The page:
Below left is a shot of Fine Menu 2, which is responsible for adjusting IRE levels, black levels, luminance, etc.
All in all, there is plenty of control over the settings of this projector. Those who like to tinker and tweak, or just those doing a one time calibration, should be more than satisfied with the range of control. Lastly I have photographed the Config menu . Here you can see the settings for screen
triggers, the color calibration area.
(The Marantz comes with its own color calibration system,
but I did not have the time to see how it stacks up against the Avia disk I use.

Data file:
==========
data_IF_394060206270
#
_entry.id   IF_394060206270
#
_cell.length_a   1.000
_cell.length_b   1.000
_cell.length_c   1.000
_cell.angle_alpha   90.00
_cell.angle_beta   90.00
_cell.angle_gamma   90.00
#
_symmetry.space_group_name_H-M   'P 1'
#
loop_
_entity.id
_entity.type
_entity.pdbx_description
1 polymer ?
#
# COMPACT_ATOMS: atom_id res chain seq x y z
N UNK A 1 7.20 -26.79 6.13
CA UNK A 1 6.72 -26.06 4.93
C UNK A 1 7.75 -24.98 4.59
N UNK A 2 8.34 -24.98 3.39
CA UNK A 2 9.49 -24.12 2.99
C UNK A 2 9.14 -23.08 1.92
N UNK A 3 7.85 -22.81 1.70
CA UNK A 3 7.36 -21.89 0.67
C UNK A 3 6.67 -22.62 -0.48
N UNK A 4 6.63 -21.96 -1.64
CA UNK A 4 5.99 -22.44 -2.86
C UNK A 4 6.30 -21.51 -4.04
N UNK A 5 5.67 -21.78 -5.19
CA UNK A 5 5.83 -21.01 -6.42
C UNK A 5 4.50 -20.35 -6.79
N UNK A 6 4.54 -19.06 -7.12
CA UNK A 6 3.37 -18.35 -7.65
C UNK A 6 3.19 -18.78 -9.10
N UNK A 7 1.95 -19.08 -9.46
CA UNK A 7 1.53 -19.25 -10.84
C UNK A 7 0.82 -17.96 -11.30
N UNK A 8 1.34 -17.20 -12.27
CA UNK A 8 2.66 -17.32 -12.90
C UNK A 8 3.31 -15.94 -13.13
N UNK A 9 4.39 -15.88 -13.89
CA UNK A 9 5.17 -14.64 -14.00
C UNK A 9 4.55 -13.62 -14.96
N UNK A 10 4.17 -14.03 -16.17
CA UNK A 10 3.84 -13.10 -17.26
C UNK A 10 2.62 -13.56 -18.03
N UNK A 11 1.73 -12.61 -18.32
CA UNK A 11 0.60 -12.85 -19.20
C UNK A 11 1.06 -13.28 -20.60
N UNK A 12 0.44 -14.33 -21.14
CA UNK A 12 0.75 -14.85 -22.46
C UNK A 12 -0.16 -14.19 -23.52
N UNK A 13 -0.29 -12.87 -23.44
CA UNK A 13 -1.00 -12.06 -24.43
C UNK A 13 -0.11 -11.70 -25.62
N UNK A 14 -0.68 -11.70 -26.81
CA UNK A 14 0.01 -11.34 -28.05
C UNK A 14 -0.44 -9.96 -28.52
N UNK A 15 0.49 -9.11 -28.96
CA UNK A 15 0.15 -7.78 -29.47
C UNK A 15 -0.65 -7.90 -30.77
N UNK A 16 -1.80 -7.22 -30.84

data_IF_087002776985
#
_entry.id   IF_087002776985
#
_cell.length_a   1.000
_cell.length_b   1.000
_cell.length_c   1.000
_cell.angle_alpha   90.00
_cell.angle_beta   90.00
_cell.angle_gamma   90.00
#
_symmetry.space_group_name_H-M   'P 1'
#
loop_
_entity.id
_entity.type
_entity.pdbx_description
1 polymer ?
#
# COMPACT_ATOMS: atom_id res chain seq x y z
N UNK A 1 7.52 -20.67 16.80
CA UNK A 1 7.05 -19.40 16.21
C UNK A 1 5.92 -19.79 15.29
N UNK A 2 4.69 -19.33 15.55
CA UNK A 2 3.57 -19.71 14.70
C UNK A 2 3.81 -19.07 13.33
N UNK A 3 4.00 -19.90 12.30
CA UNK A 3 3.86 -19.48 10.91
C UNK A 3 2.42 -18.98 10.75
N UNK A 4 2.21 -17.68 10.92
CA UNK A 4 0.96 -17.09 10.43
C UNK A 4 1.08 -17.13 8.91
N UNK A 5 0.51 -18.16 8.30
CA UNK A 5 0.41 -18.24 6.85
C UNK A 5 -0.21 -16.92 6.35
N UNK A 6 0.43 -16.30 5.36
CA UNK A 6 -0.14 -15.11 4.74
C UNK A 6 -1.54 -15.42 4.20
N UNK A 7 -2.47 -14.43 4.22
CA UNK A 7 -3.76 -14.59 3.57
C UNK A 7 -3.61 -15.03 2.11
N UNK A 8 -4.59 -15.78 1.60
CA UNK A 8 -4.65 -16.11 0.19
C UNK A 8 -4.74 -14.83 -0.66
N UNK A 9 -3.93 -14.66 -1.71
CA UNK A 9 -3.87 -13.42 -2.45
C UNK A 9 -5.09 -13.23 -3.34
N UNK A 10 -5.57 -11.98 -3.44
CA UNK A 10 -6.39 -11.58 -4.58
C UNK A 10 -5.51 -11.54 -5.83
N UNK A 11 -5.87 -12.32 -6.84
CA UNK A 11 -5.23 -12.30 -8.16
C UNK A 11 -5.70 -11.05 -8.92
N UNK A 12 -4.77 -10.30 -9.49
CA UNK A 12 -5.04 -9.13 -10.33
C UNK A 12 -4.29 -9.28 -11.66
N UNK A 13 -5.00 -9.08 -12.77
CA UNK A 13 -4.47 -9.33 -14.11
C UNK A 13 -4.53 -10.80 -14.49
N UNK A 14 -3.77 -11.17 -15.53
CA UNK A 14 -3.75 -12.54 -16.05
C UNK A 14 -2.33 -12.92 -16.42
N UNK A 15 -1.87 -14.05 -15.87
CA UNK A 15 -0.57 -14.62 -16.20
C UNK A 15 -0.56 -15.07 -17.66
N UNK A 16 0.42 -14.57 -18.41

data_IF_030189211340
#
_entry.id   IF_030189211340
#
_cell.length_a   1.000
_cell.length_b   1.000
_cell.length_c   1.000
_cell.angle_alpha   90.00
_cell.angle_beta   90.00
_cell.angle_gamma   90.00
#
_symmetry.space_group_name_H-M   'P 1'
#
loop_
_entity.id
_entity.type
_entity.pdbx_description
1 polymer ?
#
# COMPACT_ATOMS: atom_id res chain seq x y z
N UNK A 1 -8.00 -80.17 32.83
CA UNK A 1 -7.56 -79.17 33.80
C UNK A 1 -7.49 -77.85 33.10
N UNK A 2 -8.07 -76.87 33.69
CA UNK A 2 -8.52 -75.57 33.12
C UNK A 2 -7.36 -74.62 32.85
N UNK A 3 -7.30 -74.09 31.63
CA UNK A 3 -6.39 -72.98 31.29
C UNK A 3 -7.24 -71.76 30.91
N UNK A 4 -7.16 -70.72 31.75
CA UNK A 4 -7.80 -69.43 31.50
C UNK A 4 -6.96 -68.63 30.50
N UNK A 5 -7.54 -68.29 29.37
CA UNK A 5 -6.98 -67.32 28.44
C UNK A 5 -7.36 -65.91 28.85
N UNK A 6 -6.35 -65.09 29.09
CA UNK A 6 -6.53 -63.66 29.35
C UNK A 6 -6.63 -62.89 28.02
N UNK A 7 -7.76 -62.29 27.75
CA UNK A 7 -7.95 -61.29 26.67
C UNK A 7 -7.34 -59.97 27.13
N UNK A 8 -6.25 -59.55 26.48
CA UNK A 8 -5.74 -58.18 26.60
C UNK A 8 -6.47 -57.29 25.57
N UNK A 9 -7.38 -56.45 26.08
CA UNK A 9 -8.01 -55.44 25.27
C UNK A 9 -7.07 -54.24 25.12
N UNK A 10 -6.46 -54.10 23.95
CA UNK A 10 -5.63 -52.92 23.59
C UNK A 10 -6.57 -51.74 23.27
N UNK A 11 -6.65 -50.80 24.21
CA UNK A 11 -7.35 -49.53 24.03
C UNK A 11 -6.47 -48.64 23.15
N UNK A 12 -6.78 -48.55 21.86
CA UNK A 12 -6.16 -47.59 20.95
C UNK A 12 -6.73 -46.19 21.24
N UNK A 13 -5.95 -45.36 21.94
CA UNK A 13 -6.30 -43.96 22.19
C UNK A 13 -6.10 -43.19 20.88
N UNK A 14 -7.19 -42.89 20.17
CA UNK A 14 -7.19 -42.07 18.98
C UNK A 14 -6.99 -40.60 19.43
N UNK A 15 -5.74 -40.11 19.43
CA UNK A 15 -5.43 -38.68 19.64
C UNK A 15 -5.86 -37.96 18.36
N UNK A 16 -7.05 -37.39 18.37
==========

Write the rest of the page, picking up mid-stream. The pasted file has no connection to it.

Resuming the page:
In full power mode the Marantz lamps are rated 2000 hours. According to Marantz the final quality control on the lamp occurs after being placed in the projector. As a result (according to their manual), a brand new unit will show a few hours already on the lamp.
Well, that about wraps it up for my commentary on the projectors performance. Time to move on to other matters.
Color Filter Wheel - Rainbow Effect
This DLP projector uses a 5x speed, 7 segment color filter wheel. That is fast enough to prevent all but the tiniest segment of the market from seeing any “rainbow effect”
You May Also Like
Subscriber-Only Content Directory
Business and Education Projector Reviews Directory
Home Theater Projector Reviews Directory
Four Home Theater Projector Comparison
#4 in our 4-Way Comparison: Optoma HD91 Home Theater Projector
#3 in our 4-Way Comparison: BenQ W7500 Home Theater Projector
#2 in our 4-Way Comparison: Sony VPL-HW40ES Home Theater Projector
#1 in our 4-Way Comparison: Epson Home Cinema 5030UB Projector